While New York City Council members Ritchie Torres and Reverend Ruben Diaz Sr. may be light years apart on matters of policy, there's now one thing these Bronx politicians have in common: both are considering bids for the 15th congressional district seat held by Rep. Jose Serrano.

In the few short days since Serrano announced his plans to retire at the end of this term, citing a diagnosis of Parkinson’s disease, the chattering class has bandied about names of possible candidates to succeed the 16-term representative. Many of these conversations are still in very preliminary stages with more names likely to emerge. But with a primary set for June 2020 that will likely decide the next representative in a district where Democrats outnumber Republicans 20 to 1, this week ushered in a conversation that’s set to bring generational change to a very underserved part of the city.

The district spans 14.5 square miles in the South Bronx and includes the neighborhoods of Soundview, Hunts Point, Mott Haven, Morisannia, West Bronx and Fordham Heights—home to both Yankee Stadium and the Bronx Zoo. The population is 67 percent Hispanic with a median household income of just over $29,000. It’s often referred to as one of the poorest districts in the nation.

Even before Serrano’s statement on Monday, City Council member Ritchie Torres filed paperwork with the Federal Elections Commission creating an exploratory committee for the seat. Torres, 31, is the youngest and first openly gay elected official from the Bronx. He’s championed public housing and mental health particularly for the LGBT community. His candidacy would mark a generational shift for the district with a likely emphasis on progressive policies.

Since filing with the FEC, Torres has hit pause on additional comments about his political career.

Council member Diaz, 75, also made noise about a possible run for the seat on Wednesday. Speaking to WNYC, he said he’s seriously considering a run to represent, “conservative Democrats...a kind of population that's not too much to the left.”

Last month, in an emotional vote, the Council stripped Diaz of his committee chairmanship after he refused to apologize for saying the body was, “controlled by the homosexual community.” Diaz has a long history of inflammatory remarks, but has weathered controversy throughout a lengthy career in both the State Senate and Council marked by consistent positions against abortion and LGBT rights.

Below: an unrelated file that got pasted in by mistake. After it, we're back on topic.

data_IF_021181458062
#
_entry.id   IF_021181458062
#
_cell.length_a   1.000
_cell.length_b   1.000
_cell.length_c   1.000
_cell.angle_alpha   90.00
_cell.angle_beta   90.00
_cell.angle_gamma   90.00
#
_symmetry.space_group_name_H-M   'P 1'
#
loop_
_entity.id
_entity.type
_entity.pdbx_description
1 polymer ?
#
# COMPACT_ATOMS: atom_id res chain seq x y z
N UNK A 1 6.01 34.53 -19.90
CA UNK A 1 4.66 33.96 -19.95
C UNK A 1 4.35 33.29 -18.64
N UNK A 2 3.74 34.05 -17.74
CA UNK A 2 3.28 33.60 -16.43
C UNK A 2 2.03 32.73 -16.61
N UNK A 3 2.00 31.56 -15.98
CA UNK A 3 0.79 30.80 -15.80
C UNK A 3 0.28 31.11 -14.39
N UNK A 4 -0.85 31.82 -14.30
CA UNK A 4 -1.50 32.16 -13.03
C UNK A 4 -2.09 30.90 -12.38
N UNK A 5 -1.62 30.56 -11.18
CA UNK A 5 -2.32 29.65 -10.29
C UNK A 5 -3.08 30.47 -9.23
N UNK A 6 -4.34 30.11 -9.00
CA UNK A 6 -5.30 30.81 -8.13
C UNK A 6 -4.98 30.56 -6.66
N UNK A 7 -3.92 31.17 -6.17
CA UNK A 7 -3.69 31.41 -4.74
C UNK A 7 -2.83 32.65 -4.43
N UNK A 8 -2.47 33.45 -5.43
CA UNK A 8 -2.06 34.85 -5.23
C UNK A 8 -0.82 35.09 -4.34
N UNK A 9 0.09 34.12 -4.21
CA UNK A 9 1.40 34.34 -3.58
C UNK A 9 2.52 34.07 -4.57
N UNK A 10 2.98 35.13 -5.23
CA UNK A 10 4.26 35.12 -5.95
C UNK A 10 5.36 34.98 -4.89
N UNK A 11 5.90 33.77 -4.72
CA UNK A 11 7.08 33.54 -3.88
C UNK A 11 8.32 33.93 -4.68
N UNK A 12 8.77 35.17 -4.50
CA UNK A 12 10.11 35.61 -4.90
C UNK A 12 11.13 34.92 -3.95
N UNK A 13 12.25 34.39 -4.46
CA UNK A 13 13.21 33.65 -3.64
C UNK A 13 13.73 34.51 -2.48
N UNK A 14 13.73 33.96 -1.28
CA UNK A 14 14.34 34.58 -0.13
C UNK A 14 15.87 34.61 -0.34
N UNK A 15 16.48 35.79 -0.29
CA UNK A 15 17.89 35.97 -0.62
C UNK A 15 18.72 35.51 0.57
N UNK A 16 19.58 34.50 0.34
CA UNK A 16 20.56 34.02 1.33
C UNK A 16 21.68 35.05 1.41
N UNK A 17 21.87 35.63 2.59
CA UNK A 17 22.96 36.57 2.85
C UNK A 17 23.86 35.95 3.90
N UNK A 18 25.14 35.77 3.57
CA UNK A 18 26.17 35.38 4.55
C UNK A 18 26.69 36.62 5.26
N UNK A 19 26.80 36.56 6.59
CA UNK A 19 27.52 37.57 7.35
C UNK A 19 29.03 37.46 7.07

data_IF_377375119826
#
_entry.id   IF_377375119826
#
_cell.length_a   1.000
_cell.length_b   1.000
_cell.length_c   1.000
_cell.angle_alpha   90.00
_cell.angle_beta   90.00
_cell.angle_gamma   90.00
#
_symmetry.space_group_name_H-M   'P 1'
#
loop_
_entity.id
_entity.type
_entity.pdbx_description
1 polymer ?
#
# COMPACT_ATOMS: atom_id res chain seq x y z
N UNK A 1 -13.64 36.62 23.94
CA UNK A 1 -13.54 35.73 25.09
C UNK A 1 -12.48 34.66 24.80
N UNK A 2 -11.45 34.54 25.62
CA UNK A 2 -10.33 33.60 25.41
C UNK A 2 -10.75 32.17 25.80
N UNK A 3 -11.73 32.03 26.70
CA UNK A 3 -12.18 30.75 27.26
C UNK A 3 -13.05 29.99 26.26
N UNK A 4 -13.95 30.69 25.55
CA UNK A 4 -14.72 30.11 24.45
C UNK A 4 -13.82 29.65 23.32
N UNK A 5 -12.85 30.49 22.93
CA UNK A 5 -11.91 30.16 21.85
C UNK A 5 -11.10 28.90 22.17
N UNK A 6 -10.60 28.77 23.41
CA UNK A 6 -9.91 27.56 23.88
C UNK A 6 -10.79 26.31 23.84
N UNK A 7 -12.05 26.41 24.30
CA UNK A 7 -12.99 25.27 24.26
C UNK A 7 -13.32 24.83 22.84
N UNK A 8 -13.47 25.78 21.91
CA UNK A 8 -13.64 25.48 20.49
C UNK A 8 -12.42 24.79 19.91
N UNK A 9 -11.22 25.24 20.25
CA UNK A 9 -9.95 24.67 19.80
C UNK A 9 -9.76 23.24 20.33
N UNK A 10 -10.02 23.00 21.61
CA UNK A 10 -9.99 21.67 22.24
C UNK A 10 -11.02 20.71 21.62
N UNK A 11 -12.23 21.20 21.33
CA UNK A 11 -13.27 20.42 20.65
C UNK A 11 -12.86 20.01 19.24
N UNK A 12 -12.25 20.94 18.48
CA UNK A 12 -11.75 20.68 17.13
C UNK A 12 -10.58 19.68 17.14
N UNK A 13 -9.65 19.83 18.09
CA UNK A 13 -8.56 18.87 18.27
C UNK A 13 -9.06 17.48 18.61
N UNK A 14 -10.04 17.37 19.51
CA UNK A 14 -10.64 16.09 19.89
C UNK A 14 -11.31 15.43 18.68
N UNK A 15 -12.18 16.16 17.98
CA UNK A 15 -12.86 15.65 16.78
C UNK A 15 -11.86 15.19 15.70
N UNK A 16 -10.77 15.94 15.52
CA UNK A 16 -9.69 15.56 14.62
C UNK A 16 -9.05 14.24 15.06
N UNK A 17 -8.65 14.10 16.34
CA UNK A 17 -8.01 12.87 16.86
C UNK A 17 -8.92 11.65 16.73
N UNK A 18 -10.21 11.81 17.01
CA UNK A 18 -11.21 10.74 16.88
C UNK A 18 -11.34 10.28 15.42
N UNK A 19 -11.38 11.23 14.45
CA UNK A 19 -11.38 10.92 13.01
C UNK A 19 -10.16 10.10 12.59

Assemblyman Michael Blake, who ran unsuccessfully in last month’s special election for Public Advocate, and State Senator Gustavo Rivera both confirmed they’re also considering a run for the seat.

For state elected officials, the decision to toss one’s hat in the ring comes with greater risk. Unlike years past where a state official could run in a federal primary without risking his or her seat, the state and federal primaries are now consolidated to one day in June. This means a state official will need to choose to run for either state or federal office.

Noticeably absent from this initial list were the names of women—a fact that did not go unnoticed by Brette McSweeney, president of Eleanor’s Legacy, a nonprofit organization that trains Democratic women to run for elected office.

Currently, there are only eight women in New York State’s 27-member congressional delegation. McSweeney said this opening in the Bronx creates an opportunity to reimagine who should be a leader in New York, likening it to how Congresswoman Alexandria Ocasio-Cortez shook up the old guard in the neighboring Bronx and Queens district.

McSweeney tweeted one alternative—and in a follow up conversation namechecked half a dozen other women including City Council member Vanessa Gibson, the only woman in the Bronx’s City Council delegation.

Amanda Septimo ran for a State Assembly seat last fall in a long-shot bid against incumbent Carmen Arroyo. While she lost in both the primary and general election, she made a strong impression in the district.

“She acquitted herself well in that race,” said Michael Benjamin, a former Bronx Assemblyman and member of the NYPost editorial board, “People like her.”

Septimo, a 28-year-old community activist who used to be Serrano’s district director, confirmed she is getting calls urging her to run, though she hasn't made any decision yet. She did say she looked forward to a “spirited conversation” that would bring attention to issues like how to preserve affordability in neighborhoods like Hunts Point and how the federal government can finally address the persistent problems at places like the Patterson Houses, a NYCHA development with a litany of complaints.

She is not the only one getting calls. Community activist Samelys Lopez, who grew up in the district and recently spoke at the district inauguration for Congresswoman Ocasio-Cortez, is also picking up buzz among grassroots activists.

In a Facebook post for the Northwest Bronx Democrats, Amelia Maldonado praised Lopez for her work with seniors in the community. “I am not into politics at all...but...when a person is there...for the community...it should be recognized and applauded.”

Brigid Bergin is the City Hall and politics reporter for WNYC. You can follow her on Twitter at @brigidbergin.